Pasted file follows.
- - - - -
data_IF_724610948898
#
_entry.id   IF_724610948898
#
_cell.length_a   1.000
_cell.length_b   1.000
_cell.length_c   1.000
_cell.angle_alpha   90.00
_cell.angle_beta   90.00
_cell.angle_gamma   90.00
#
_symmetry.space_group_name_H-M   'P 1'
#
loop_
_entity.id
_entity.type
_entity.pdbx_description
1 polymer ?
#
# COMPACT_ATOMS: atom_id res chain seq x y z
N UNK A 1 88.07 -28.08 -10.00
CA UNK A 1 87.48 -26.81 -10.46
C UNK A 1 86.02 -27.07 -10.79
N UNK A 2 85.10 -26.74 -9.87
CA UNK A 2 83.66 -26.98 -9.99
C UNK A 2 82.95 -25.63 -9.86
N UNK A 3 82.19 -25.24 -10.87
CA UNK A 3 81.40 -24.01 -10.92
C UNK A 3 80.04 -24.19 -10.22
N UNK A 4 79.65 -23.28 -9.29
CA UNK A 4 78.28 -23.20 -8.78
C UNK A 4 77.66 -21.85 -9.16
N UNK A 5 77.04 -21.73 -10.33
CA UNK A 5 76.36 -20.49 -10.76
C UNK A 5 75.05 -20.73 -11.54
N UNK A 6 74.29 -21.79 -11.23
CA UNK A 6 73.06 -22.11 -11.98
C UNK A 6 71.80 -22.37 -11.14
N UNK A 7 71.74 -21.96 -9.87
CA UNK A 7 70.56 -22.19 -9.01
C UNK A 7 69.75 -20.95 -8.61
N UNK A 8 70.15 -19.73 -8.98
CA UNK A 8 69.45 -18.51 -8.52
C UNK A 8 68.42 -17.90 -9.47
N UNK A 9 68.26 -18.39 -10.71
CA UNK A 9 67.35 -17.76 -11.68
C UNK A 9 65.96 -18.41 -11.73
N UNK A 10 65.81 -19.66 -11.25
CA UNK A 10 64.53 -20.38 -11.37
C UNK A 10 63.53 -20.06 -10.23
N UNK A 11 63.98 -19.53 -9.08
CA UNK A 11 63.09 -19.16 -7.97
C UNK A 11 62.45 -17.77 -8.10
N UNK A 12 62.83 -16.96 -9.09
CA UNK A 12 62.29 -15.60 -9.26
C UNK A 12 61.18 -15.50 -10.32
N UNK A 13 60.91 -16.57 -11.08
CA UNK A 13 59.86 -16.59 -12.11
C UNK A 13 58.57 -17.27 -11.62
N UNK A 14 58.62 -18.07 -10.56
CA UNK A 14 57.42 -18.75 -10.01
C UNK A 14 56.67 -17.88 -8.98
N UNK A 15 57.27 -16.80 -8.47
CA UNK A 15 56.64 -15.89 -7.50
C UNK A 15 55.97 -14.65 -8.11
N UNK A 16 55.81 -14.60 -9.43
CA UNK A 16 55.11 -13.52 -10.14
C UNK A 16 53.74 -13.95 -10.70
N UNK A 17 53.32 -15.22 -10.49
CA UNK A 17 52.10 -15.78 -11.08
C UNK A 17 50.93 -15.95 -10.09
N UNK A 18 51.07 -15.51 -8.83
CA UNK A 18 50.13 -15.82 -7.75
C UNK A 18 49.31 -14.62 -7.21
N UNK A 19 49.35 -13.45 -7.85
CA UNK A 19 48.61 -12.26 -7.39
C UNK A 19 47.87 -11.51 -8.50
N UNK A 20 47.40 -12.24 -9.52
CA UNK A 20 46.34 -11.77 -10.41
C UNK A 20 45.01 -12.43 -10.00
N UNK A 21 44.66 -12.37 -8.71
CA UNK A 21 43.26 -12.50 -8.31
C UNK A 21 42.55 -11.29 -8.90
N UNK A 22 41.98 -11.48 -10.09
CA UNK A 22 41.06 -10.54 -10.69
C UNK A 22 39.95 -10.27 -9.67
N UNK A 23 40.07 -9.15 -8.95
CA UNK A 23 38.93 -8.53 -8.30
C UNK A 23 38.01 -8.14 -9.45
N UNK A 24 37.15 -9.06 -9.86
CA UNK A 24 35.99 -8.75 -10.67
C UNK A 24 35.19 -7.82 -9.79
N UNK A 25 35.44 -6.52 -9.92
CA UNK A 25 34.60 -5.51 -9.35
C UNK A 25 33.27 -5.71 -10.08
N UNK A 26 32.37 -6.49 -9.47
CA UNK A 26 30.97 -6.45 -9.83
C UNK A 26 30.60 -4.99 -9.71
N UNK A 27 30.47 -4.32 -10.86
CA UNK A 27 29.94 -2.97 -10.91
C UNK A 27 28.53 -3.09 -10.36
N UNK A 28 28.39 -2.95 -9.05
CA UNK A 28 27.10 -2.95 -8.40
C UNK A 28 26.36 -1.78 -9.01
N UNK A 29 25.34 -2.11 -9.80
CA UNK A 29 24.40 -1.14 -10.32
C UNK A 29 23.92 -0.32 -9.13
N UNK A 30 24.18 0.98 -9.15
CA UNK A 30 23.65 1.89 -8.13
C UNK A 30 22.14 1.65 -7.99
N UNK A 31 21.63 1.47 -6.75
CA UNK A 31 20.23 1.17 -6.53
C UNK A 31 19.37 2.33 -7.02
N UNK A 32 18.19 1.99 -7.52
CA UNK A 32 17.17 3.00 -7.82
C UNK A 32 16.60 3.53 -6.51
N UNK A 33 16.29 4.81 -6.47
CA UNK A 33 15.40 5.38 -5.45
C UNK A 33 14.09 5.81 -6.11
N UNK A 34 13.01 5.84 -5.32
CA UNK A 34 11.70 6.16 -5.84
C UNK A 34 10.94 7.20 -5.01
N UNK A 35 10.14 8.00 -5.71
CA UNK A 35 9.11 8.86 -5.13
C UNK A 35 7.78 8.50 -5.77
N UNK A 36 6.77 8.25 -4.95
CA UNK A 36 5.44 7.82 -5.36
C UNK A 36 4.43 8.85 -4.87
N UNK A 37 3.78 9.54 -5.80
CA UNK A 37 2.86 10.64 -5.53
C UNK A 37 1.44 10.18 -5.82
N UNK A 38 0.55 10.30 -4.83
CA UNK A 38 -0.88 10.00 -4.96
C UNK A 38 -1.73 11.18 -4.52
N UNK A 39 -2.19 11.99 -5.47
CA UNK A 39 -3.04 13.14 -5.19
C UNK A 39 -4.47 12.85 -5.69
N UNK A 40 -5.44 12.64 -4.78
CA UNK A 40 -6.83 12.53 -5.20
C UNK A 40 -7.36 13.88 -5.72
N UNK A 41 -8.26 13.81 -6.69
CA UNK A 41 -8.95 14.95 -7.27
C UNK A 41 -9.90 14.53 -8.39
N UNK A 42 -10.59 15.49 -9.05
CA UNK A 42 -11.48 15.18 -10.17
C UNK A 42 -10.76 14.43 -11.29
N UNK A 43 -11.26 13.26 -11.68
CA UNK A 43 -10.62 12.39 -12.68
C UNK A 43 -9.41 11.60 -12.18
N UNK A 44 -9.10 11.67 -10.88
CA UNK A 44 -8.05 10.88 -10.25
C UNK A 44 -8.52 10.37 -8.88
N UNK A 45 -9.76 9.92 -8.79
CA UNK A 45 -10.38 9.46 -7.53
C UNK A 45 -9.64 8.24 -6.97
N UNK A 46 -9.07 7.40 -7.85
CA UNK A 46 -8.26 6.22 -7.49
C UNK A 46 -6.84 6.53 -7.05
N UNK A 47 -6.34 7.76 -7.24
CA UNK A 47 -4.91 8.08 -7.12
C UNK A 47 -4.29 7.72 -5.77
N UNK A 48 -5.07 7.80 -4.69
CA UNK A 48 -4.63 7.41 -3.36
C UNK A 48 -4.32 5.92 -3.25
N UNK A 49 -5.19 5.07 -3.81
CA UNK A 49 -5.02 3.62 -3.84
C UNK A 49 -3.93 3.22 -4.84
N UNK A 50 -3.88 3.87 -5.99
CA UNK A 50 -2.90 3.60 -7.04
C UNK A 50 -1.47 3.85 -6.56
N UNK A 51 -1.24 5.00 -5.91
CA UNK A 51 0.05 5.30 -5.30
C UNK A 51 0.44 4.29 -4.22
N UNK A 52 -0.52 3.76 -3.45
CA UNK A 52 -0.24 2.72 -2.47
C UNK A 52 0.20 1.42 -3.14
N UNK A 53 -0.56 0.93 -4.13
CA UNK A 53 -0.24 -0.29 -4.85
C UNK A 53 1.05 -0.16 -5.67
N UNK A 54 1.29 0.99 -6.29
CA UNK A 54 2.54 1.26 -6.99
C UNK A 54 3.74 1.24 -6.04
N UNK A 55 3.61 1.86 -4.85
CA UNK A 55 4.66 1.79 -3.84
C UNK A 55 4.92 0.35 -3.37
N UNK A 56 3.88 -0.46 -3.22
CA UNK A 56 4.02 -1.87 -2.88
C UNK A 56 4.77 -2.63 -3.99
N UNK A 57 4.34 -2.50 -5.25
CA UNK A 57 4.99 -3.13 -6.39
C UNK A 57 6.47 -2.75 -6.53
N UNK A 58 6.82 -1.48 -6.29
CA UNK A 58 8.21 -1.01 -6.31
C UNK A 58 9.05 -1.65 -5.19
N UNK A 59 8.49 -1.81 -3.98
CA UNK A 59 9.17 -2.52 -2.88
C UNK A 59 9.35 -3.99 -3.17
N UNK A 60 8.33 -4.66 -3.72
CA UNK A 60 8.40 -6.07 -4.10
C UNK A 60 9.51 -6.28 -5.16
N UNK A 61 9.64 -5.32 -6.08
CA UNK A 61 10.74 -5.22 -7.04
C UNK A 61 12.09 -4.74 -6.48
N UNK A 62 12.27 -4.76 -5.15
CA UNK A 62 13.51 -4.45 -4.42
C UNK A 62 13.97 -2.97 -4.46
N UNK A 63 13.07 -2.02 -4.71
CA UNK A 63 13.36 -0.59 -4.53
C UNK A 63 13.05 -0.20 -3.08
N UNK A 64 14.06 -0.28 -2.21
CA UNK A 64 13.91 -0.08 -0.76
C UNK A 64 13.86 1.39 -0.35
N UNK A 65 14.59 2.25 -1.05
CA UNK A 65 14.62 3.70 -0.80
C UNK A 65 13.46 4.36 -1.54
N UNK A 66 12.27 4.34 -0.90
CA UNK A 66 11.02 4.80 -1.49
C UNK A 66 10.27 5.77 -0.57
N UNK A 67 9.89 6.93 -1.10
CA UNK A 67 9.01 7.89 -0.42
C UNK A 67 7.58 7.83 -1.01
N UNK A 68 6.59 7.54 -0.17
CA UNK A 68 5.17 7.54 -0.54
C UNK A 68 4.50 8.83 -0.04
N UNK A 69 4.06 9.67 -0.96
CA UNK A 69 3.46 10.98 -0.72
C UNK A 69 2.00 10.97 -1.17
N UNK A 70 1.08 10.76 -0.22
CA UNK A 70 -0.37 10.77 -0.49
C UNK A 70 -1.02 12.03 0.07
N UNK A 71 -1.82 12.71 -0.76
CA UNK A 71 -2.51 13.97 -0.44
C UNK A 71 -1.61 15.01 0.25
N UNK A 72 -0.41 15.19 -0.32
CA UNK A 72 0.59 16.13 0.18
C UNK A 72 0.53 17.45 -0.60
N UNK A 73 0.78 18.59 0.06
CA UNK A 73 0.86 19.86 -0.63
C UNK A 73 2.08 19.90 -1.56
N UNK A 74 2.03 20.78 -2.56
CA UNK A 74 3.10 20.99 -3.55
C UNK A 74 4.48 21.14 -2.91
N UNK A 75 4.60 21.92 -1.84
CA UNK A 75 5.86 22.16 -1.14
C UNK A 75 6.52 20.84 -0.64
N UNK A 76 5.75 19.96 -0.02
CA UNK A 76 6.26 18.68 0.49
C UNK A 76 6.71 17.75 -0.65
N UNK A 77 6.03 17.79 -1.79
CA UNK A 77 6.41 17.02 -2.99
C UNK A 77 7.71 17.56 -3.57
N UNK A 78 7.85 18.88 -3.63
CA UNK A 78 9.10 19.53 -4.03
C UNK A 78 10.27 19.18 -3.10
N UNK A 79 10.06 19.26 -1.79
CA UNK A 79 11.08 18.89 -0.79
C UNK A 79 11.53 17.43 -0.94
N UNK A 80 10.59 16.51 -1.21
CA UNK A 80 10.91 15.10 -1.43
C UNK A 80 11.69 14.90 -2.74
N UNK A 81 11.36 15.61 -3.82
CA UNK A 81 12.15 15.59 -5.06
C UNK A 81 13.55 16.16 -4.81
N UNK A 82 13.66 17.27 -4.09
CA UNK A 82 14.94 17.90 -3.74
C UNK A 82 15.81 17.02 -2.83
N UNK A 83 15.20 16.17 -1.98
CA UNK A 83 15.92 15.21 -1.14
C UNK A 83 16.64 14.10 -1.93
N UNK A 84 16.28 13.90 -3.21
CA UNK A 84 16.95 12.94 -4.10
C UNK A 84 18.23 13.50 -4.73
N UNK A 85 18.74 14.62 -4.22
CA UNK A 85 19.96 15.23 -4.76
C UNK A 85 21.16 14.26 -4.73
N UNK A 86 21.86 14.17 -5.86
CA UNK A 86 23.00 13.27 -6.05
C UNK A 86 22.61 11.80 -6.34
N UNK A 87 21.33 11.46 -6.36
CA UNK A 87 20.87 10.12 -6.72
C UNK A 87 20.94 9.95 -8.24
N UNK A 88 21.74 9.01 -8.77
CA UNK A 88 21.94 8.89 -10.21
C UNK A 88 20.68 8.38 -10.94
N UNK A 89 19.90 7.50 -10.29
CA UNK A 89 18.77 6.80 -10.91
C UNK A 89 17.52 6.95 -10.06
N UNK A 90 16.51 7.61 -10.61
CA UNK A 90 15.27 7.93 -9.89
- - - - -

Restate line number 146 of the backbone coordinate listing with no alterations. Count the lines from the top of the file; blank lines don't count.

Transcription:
C UNK A 42 -10.76 14.43 -11.29